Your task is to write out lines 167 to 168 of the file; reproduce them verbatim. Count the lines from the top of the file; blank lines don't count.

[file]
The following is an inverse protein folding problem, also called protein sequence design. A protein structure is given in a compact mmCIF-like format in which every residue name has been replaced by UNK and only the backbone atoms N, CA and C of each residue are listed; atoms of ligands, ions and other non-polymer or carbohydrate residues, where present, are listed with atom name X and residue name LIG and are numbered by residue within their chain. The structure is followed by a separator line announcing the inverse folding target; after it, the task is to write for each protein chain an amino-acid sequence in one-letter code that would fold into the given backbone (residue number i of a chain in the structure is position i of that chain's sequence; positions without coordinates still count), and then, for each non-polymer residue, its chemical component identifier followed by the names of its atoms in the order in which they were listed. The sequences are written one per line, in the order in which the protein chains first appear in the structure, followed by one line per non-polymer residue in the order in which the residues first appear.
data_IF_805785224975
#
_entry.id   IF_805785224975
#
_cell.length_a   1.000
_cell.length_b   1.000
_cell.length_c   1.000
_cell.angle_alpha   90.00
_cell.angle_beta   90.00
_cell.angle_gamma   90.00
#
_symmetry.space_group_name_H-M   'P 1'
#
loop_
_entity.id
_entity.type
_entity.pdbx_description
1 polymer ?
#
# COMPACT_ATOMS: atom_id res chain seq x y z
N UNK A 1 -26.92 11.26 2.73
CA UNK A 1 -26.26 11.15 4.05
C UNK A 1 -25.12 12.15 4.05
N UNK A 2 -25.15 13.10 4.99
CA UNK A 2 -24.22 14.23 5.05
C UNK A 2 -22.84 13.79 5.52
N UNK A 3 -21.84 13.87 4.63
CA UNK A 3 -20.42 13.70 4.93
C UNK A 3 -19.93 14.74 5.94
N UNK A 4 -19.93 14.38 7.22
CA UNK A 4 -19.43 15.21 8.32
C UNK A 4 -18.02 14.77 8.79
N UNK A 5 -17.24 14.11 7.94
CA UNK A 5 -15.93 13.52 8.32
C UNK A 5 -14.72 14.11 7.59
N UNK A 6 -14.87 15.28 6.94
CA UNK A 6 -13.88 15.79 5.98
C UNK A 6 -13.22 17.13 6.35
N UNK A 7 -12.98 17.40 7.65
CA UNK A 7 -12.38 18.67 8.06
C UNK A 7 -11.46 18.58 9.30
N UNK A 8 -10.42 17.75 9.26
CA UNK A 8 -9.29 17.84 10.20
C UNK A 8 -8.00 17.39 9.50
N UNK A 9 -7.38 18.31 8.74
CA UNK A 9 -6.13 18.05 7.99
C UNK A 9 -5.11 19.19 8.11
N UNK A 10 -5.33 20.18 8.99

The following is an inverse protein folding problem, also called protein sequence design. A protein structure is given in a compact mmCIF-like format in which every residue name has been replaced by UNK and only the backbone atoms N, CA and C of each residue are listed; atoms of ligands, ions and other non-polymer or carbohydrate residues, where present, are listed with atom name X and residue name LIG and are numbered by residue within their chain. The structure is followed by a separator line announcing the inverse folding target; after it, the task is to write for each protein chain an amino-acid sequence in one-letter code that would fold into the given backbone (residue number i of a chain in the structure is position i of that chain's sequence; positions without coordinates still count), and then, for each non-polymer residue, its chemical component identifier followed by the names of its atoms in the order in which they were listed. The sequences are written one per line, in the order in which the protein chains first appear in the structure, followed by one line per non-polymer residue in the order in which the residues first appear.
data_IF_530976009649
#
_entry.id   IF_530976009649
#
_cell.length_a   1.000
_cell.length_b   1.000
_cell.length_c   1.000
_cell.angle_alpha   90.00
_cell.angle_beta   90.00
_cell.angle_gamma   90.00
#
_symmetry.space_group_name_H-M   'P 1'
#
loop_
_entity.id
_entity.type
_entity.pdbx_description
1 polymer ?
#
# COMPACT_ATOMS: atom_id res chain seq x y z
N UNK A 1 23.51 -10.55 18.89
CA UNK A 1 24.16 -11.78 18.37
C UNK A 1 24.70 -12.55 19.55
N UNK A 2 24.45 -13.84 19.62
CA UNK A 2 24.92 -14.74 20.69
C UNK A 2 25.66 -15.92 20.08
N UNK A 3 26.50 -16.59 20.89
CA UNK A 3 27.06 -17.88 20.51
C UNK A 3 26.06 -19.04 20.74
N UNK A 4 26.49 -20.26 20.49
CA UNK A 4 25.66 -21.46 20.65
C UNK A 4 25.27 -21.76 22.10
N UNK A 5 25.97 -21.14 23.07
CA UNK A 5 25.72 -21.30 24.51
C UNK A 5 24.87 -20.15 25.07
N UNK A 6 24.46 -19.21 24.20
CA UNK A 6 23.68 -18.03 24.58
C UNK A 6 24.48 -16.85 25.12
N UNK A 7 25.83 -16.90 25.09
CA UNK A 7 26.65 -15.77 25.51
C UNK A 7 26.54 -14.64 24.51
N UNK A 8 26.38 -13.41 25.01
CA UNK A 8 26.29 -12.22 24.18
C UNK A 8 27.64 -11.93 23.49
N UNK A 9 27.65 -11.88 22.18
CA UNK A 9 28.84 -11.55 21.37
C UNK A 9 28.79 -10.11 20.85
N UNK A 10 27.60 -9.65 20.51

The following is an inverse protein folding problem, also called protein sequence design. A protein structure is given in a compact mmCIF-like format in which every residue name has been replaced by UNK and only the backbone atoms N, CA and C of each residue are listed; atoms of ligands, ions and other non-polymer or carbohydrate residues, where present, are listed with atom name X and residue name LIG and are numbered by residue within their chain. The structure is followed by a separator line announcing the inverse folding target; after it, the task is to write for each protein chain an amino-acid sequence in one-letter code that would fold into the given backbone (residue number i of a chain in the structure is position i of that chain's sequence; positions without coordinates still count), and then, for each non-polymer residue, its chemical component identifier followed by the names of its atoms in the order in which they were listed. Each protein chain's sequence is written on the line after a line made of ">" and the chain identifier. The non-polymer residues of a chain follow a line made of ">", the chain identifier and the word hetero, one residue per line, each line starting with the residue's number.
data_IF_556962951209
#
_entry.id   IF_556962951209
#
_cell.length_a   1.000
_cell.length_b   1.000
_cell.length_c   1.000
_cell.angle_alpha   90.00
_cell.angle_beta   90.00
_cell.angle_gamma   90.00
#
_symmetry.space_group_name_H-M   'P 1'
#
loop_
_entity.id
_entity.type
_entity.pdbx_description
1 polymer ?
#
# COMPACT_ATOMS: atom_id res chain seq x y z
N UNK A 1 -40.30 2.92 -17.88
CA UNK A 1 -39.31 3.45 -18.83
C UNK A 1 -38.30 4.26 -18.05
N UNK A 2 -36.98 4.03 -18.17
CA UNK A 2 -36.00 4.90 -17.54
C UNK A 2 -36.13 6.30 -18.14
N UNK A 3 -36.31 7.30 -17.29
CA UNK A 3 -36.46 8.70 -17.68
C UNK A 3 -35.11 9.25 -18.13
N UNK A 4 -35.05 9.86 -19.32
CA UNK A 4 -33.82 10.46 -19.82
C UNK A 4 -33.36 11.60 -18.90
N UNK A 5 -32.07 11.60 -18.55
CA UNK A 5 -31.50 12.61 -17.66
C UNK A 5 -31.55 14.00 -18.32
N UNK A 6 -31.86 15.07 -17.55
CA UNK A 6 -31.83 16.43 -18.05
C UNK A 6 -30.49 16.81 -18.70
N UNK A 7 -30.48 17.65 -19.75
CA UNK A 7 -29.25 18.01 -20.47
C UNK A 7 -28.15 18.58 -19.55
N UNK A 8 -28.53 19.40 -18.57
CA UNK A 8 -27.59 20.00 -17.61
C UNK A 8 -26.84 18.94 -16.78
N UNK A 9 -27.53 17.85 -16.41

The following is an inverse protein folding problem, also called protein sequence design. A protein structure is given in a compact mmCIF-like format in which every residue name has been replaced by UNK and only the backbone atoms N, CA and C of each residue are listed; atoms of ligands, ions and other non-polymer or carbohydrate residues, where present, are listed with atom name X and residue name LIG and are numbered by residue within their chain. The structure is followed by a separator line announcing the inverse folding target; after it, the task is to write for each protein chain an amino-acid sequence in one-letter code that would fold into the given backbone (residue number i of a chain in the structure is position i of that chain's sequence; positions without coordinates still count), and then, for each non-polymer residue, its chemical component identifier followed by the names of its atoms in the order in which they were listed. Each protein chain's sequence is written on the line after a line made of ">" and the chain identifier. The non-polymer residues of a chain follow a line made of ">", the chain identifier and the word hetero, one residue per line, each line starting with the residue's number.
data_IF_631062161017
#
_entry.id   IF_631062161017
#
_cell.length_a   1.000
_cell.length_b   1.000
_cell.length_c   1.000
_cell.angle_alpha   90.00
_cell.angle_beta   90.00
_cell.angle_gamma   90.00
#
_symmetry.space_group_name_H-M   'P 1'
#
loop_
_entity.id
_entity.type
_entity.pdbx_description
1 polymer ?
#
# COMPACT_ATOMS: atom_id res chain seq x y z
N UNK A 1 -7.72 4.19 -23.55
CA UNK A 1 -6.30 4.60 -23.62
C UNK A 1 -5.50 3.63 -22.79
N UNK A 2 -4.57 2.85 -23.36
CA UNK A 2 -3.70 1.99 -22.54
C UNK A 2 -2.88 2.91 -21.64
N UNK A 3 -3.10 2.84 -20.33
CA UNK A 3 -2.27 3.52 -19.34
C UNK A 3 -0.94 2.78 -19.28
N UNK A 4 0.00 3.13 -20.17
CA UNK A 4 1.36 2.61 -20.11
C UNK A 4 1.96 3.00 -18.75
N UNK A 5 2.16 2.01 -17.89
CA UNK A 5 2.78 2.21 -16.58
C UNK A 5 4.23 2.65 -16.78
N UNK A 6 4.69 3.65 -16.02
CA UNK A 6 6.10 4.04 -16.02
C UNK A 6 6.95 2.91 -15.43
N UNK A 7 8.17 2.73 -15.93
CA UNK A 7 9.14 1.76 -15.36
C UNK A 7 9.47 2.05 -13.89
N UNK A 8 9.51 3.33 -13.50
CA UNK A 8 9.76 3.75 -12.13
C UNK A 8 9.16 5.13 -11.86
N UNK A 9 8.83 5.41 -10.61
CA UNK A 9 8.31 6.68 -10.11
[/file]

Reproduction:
CA UNK A 1 -6.30 4.60 -23.62
C UNK A 1 -5.50 3.63 -22.79